• “The Surety’s Liability for Misconduct of Co-Fiduciaries, Non-Estate Property Obtained Under Color of Office, and Fiduciaries Serving the Estate in Multiple Capacities,” in The Law of Probate Bonds (J. Frank and W. Downing eds., 2001), presented at the Annual Meeting of the Fidelity & Surety Law Committee of the American Bar Association’s Tort Trial and Insurance Practice Section (Chicago, Illinois 2001).
  • “Recent Developments in Fidelity and Surety Law,” Lead Author, 40 Tort Trial & Insurance Practice Law Journal 447 (2005).
  • “Discovery and Admissibility of Reserves,” Co-author, 34 Tort & Insurance Law Journal 191 (1998), presented at the Annual Meeting of the Fidelity and Surety Law Committee of the American Bar Association’s Tort and Insurance Practice Section (Toronto, Ontario, Canada 1998).
  • “The Reptile Theory and Its Applicability to Commercial Litigation,” co-presented at the 24th Annual Pearlman Gathering (Woodinville, WA 2017).
  • “Dispositive Motions: A Live Oral Argument Simulation,” co-presented at the MidWinter Meeting Fidelity Program of the Fidelity and Surety Law Committee of the American Bar Association’s Tort Trial and Insurance Practice Section (New Orleans, Louisiana 2017).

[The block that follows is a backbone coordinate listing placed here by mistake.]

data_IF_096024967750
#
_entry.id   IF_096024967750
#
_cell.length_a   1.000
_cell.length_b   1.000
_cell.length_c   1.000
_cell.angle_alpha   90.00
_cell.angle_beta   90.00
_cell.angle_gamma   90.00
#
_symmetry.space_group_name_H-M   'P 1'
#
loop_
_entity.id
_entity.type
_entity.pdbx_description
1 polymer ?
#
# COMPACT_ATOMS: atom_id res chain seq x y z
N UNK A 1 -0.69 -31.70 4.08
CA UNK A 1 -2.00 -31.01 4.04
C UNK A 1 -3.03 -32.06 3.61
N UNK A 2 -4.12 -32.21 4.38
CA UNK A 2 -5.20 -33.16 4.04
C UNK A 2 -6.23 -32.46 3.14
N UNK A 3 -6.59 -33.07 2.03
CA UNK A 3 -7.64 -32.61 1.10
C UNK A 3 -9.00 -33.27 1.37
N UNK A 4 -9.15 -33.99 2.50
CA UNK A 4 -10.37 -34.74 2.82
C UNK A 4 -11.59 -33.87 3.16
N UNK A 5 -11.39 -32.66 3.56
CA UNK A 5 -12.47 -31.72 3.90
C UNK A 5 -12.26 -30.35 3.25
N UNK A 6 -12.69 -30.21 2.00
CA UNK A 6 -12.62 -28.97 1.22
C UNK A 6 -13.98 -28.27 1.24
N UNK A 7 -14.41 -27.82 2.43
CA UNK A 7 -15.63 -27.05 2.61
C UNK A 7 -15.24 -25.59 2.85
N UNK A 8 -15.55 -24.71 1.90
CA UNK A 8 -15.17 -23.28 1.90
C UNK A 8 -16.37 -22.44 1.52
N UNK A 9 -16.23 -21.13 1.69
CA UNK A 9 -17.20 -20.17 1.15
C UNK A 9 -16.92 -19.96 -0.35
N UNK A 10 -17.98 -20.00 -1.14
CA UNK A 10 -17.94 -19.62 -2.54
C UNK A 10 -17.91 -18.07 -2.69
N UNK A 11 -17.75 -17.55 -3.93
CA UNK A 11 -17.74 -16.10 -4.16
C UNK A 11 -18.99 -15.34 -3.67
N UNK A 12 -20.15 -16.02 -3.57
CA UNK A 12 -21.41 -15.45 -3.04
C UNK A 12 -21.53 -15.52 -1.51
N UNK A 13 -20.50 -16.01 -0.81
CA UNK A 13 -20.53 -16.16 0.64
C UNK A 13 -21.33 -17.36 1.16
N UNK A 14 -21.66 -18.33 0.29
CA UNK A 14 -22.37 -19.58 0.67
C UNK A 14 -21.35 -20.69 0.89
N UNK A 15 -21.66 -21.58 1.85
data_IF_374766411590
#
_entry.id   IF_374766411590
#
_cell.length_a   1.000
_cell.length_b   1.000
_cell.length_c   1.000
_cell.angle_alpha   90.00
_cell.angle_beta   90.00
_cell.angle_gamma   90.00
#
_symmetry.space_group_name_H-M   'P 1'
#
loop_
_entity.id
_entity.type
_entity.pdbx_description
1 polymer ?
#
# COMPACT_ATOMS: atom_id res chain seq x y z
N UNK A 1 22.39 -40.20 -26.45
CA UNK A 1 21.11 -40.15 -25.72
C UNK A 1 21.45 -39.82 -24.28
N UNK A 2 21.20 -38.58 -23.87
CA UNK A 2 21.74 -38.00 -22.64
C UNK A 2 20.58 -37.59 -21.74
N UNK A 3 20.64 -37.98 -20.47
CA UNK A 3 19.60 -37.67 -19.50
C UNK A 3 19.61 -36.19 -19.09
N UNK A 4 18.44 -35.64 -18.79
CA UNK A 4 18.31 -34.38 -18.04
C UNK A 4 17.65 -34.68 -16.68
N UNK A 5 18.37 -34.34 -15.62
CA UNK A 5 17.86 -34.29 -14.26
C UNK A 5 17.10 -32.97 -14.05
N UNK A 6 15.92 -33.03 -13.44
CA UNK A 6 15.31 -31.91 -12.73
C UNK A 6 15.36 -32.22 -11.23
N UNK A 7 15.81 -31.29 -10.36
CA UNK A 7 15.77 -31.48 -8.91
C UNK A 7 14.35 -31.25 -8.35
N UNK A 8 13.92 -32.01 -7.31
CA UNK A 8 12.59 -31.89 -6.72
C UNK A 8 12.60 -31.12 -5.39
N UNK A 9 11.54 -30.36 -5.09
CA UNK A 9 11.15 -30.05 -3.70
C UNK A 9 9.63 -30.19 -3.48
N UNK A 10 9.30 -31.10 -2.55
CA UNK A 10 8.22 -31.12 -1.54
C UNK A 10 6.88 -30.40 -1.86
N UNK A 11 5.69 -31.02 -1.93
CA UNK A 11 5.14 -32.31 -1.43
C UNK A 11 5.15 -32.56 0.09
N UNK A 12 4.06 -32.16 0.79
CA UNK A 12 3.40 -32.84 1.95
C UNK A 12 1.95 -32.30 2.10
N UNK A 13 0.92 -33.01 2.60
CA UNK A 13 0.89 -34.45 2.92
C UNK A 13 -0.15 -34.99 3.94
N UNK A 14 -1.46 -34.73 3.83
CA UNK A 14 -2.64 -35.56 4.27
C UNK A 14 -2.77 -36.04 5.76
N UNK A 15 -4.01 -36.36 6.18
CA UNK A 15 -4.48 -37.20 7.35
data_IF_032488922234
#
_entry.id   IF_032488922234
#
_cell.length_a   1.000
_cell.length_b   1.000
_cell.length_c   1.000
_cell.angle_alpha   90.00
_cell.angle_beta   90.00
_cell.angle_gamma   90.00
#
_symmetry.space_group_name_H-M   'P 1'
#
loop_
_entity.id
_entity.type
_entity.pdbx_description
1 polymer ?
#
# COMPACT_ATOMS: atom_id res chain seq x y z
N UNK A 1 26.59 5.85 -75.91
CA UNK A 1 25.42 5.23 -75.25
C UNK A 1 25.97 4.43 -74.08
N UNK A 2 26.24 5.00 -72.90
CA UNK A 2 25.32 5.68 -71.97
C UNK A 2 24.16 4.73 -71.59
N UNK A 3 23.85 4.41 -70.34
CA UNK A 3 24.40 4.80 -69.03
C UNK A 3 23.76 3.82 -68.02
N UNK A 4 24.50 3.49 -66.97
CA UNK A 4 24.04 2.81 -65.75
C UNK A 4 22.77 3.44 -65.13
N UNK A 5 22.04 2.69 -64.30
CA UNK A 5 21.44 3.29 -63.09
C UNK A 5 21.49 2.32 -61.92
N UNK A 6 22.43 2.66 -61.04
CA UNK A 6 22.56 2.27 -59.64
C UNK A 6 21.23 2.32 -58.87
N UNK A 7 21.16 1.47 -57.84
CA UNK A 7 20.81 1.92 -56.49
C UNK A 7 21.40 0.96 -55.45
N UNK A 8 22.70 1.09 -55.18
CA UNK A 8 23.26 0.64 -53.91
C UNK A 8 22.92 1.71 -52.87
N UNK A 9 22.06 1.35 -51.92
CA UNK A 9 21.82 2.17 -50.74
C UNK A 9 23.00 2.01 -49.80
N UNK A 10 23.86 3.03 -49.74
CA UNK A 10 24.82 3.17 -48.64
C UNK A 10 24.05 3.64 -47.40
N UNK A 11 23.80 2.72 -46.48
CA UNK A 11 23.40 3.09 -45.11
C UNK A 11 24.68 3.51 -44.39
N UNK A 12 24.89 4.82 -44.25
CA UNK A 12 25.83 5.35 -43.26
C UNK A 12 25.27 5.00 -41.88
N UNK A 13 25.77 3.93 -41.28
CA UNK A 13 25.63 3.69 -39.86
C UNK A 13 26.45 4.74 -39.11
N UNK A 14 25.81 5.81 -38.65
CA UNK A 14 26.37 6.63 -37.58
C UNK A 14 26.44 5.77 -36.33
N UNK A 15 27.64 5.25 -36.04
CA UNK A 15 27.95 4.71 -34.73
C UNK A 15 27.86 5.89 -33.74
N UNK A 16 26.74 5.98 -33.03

• “How Surety Bonds Compete in an Über World: Subcontract Bonds and Subcontractor Default Insurance,” co-presented at the Regional Meeting of the National Association of Surety Bond Producers (Lost Pines, Texas 2016).
  • “Types of Payment Bond Claims Covered,” co-presented at the MidWinter Meeting Surety Program of the Fidelity and Surety Law Committee of the American Bar Association’s Tort Trial and Insurance Practice Section (New York, New York 2016).
  • The Use of Technology in Presenting the Case for Trial, unpublished paper co-authored with Susan Koehler Sullivan and Chris Hazelman, presented at the MidWinter Meeting Fidelity Program of the Fidelity and Surety Law Committee of the American Bar Association’s Tort Trial and Insurance Practice Section (New York, New York 2013)
  • “Off the Beaten Path: The Federal Circuit Departs from Precedent in Lumbermens,” Fidelity & Surety Law Committee Newsletter 1 (Winter 2012).
  • Insurance Claims, unpublished paper co-authored with John Sebastian, presented at the Mid Winter Meeting Construction Program of the Fidelity and Surety Law Committee of the American Bar Association’s Tort Trial and Insurance Practice Section (New York, New York 2012).
  • “Bond Claims: Shaken and Stirred,” as part of the Contract Surety Claims Panel at the Annual Meeting of the National Association of Surety Bond Producers (San Diego, California 2015)
  • “The Promise: To Do, or Not to Do,” as part of the Contract Surety Claims Panel at the Annual Meeting of the National Association of Surety Bond Producers (San Antonio, Texas 2014).
  • Takeover and Tender, presented at the Outreach Back to Basics Contract Surety Claims Handling program of the American Bar Association Tort Trial and Insurance Practice Section Fidelity and Surety Law Committee (Seattle, Washington 2004).